Opinion on McGillivray's Monopoly of Commerce with Creek Indians
July 29. 1790.
Colo. Mc.Gillivray, with a company of British merchants, having hitherto enjoyed a monopoly of the commerce of the Creek nation, with a right of importing their goods, duty-free, and considering these privileges as the principal sources of his power over that nation, is unwilling to enter into treaty with us, unless they can be continued to him. And the question is how this may be done consistently with our laws, and so as to avoid just complaints from those of our citizens who would wish to participate of the trade?
Our citizens, at this time, are not permitted to trade in that nation. The nation has a right to give us their peace, and to withhold their commerce, to place it under what monopolies or regulations they please. If they insist that only Colo. Mc.Gillivray and his company shall be permitted to trade among them, we have no right to say the contrary. We shall even gain some advantage in substituting citizens of the U.S. instead of British subjects, as associates of Colo. McGillivray, and excluding both British and Spaniards from tha[t] country.
Suppose then it be expressly stipulated by treaty, that no person be permitted to trade in the Creek country, without a licence from the President, that but a fixed number shall be permitted to trade there at all,1 and that the2 goods, imported for and sent to the Creek nation, shall be duty free. It may further be either expressed that the persons licensed shall be approved by the leader or leaders of the nation, or without this, it may be understood between the President and Mc.Gillivray that the stipulated number of licenses shall be sent to him blank, to fill up. A treaty made by the President with the concurrence of two thirds of the Senate, is a law of the land, and a law of superior order, because it not only repeals past laws, but cannot itself be repealed by future ones.3 The treaty then will legally controul the duty-act, and the act for licensing traders, in this particular instance.—When a citizen applies for a license who is not of Mc.Gillivray's partnership, he will be told that but a given number could be licensed by the treaty, and that the number is full.—It seems that in this way no law will be violated, and no just cause of complaint will be given: on the contrary the treaty will have bettered our situation, tho' not in the full degree which might have been wished.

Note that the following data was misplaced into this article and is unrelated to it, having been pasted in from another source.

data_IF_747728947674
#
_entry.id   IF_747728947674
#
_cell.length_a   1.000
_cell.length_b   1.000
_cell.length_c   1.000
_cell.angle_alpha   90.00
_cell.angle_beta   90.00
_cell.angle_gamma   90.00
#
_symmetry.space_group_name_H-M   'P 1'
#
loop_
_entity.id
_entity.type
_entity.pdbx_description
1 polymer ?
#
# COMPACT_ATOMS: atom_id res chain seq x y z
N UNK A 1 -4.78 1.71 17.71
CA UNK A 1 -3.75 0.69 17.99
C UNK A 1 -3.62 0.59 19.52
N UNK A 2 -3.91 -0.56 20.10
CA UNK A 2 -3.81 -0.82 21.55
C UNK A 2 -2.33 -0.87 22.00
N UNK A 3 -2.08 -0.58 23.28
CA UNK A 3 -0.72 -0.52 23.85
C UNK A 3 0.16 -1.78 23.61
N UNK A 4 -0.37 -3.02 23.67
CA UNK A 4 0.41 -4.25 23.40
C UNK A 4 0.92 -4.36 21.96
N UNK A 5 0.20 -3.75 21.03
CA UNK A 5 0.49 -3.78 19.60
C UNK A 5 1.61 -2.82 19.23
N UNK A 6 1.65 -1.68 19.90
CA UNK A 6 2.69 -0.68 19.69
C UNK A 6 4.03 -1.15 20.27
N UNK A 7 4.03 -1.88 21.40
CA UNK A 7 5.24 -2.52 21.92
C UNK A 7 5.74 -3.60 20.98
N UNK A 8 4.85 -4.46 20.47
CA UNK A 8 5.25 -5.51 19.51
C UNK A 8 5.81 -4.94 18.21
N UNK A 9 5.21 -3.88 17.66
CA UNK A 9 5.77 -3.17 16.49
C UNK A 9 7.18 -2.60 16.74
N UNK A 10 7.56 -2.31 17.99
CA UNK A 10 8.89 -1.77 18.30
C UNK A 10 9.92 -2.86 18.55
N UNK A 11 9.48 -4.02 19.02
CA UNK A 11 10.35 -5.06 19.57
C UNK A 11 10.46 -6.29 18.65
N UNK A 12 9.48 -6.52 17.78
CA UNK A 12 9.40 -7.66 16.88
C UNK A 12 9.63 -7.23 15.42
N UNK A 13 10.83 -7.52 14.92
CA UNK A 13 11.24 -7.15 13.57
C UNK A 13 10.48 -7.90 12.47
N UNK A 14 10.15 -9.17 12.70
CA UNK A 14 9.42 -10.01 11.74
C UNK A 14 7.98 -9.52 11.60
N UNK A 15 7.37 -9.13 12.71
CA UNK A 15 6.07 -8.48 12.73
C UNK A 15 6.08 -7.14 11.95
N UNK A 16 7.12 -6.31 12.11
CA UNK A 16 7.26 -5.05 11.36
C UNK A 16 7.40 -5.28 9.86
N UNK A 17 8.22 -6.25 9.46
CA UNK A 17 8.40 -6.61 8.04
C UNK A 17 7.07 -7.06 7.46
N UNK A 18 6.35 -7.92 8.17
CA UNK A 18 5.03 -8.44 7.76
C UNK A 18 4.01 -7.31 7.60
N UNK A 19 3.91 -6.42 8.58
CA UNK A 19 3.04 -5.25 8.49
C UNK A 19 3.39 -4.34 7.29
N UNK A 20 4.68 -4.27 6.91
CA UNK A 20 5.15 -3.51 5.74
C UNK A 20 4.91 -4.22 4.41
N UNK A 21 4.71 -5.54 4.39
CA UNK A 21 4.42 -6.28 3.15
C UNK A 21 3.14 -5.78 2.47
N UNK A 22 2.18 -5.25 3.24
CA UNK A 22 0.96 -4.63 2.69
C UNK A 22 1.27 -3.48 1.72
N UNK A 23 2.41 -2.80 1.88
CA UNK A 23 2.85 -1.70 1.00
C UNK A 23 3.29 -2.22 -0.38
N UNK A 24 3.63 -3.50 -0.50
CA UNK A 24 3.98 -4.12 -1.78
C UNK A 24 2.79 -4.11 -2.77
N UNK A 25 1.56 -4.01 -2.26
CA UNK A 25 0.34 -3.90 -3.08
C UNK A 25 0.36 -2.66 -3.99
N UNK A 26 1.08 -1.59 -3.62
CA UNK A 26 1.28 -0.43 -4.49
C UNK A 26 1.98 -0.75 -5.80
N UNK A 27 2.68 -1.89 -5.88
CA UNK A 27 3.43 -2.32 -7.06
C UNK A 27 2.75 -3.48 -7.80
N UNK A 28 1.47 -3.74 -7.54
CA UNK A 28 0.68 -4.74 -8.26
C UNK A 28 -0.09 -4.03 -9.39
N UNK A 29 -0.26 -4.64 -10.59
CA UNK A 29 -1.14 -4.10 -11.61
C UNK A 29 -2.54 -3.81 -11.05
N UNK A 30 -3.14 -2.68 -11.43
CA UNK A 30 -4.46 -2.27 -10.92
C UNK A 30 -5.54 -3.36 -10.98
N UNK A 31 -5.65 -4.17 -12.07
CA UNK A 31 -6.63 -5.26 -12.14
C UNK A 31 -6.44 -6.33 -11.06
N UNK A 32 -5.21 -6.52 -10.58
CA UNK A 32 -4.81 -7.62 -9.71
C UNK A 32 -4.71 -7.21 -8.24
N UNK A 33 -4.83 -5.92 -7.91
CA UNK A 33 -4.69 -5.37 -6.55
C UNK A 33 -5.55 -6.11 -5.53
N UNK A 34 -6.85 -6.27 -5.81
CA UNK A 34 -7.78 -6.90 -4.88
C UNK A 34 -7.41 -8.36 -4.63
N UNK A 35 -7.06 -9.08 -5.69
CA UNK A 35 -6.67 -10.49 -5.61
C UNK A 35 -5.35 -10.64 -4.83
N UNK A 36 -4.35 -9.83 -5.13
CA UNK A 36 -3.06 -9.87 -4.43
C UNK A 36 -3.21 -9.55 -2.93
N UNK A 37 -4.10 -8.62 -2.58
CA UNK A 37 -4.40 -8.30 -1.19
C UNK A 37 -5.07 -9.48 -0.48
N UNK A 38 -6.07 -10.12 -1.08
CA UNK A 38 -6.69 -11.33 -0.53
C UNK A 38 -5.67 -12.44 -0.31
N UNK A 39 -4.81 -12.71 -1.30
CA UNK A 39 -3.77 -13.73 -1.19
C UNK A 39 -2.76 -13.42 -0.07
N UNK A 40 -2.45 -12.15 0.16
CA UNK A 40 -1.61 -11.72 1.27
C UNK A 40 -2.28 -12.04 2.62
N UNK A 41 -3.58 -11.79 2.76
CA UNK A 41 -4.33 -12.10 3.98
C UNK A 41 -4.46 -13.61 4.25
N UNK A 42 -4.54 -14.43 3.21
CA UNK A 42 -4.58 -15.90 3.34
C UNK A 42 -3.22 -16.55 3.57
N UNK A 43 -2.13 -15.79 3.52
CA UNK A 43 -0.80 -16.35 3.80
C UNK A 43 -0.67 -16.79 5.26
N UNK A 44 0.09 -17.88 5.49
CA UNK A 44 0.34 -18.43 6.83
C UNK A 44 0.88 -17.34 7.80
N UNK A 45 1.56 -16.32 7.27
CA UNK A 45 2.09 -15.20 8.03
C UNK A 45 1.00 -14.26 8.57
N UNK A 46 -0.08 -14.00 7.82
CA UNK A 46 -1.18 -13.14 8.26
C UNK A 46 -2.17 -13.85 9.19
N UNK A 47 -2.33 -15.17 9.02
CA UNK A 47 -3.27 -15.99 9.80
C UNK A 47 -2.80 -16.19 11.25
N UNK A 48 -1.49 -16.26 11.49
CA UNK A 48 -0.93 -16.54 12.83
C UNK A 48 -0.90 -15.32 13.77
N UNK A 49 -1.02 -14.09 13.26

- In MS at this point TJ first wrote and then deleted: “that they shall be in partnership with M'Gillivray.”
- TJ first wrote “their,” then altered the word to read as above.
- In PrC TJ inserted a cross at this point, keyed to a passage written at the bottom of the page, probably much later: “unless with the consent or default of the other contracting party. It may well be doubted too, and perhaps denied that the treaty power can controul a law. The question here proposed was then of the 1st. impression. Subsequent investigations have proved that the contrary position is the more general truth.”